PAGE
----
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APPENDICES.

11. Your next proposition involves the creation of a Lieutenant-Governorship in Council for Behar, Chota Nagpur, and Orissa. I observe that you have considered and dismissed a number of alternative suggestions for dealing with these three important and interesting Divisions. Some of these schemes, as Your Excellency is aware, have at different times been the subjects of discussion when a rearrangement of boundaries has been contemplated, and I refrain from commenting on any of them at this moment, holding as I do that you have offered the plainest and most reasonable solution, if any substantial change is to be made at all. The three sub-Provinces above named, while differing inter se some marked features, are alike loosely connected with Bengal proper, and their complete administrative severance would involve no hardship to the Presidency. You describe the desire of the hardy and law-abiding inhabitants of Behar for a clearer expression of their local individuality, differing from the Bengalis as they largely do in origin, in language, in proclivities, and in the nature of the soil they cultivate. Orissa, again, with its variety of races and physical conditions, with its considerable seaboard, invested with a peculiar sanctity of religious tradition, prefers a code of land legislation founded on a system of tenure differing in the main from those both of Bengal and of the Central Provinces, and has long felt uneasiness at a possible loss of identity as a distinct community. The highlands of Chota Nagpur, far less densely populated than Bengal, and containing a large aboriginal element, also possess ancestral and historical claims for separate treatment in various respects. These three sub-Provinces with their combined population of some thirty-five millions, would form a charge well within the compass of a Lieutenant-Governorship, and it may be assumed that the controlling officer would be able to bestow continuous care and attention upon each of the divisions within his area.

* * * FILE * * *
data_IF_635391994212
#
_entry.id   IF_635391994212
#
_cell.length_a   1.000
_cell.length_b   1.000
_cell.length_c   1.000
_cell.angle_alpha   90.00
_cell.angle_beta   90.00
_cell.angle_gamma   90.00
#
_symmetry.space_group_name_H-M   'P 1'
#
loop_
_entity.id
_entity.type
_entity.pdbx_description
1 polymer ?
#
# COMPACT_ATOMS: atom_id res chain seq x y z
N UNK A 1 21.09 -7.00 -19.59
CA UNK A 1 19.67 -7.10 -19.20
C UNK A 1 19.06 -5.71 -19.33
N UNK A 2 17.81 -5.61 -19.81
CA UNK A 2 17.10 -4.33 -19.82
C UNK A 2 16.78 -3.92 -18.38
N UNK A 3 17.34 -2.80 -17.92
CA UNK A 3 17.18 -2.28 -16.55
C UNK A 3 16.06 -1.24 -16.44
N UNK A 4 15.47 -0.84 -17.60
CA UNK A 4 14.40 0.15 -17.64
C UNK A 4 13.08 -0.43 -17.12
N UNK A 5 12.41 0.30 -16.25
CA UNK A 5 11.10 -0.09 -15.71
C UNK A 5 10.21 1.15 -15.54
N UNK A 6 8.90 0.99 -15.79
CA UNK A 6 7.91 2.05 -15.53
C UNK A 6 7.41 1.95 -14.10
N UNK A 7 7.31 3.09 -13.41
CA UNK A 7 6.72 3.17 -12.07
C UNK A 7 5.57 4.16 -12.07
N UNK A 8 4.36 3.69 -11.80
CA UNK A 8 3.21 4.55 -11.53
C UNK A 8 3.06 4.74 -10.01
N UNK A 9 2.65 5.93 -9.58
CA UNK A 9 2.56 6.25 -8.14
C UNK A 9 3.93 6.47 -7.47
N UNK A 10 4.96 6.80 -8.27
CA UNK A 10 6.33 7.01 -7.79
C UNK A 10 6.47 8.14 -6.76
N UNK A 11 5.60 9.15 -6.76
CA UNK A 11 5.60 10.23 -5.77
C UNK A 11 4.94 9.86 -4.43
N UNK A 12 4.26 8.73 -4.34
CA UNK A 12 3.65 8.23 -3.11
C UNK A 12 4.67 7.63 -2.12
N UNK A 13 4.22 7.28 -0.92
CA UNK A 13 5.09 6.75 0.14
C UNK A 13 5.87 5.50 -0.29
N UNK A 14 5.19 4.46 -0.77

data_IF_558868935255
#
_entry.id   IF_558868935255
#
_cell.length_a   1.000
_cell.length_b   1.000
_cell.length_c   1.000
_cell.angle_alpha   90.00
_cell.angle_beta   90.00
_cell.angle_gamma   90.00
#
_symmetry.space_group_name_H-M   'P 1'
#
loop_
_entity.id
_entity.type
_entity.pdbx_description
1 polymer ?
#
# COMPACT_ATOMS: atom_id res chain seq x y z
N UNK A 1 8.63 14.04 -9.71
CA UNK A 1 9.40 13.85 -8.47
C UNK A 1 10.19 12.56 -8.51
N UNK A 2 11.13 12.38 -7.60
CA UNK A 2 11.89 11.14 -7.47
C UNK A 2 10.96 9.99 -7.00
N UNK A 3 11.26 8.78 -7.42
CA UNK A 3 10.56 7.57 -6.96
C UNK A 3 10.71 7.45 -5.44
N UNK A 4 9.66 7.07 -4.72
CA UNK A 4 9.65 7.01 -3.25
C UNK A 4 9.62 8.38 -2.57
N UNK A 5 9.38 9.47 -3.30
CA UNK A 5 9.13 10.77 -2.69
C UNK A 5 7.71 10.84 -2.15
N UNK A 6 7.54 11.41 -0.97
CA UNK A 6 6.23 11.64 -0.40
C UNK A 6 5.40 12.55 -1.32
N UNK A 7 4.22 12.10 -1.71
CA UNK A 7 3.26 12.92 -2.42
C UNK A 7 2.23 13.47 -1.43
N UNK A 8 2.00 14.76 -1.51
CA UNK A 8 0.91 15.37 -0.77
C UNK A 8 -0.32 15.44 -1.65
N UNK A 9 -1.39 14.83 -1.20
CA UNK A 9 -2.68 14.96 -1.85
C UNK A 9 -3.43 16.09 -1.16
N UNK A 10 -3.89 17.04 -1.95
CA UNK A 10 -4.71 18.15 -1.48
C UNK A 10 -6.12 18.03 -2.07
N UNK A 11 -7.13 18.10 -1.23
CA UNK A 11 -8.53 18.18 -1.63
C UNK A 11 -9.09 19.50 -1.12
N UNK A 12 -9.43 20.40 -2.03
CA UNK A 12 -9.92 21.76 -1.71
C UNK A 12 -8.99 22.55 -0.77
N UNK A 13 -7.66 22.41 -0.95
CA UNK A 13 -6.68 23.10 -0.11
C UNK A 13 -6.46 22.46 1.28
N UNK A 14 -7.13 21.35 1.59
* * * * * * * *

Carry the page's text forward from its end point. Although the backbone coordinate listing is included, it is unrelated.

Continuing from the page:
12. The concluding suggestion which you put forward is that the Chief Commissionership of Assam should be revived. I attach weight to your argument that the political conditions on the north-eastern frontier of India render it desirable that, like the North-West, it should be the immediate concern of Your Excellency's. Government, rather than of a local administration, and I note your belief, which I trust may prove to be well-founded, that the inhabitants of this Province, of first-rate importance in industry and commerce, are not likely to offer any opposition to the change. On the contrary, they may be disposed to welcome it, since I am confident that the Supreme Government would assiduously preserve all local interests, either material or of sentiment, from any possible detriment attributable to the altered system.

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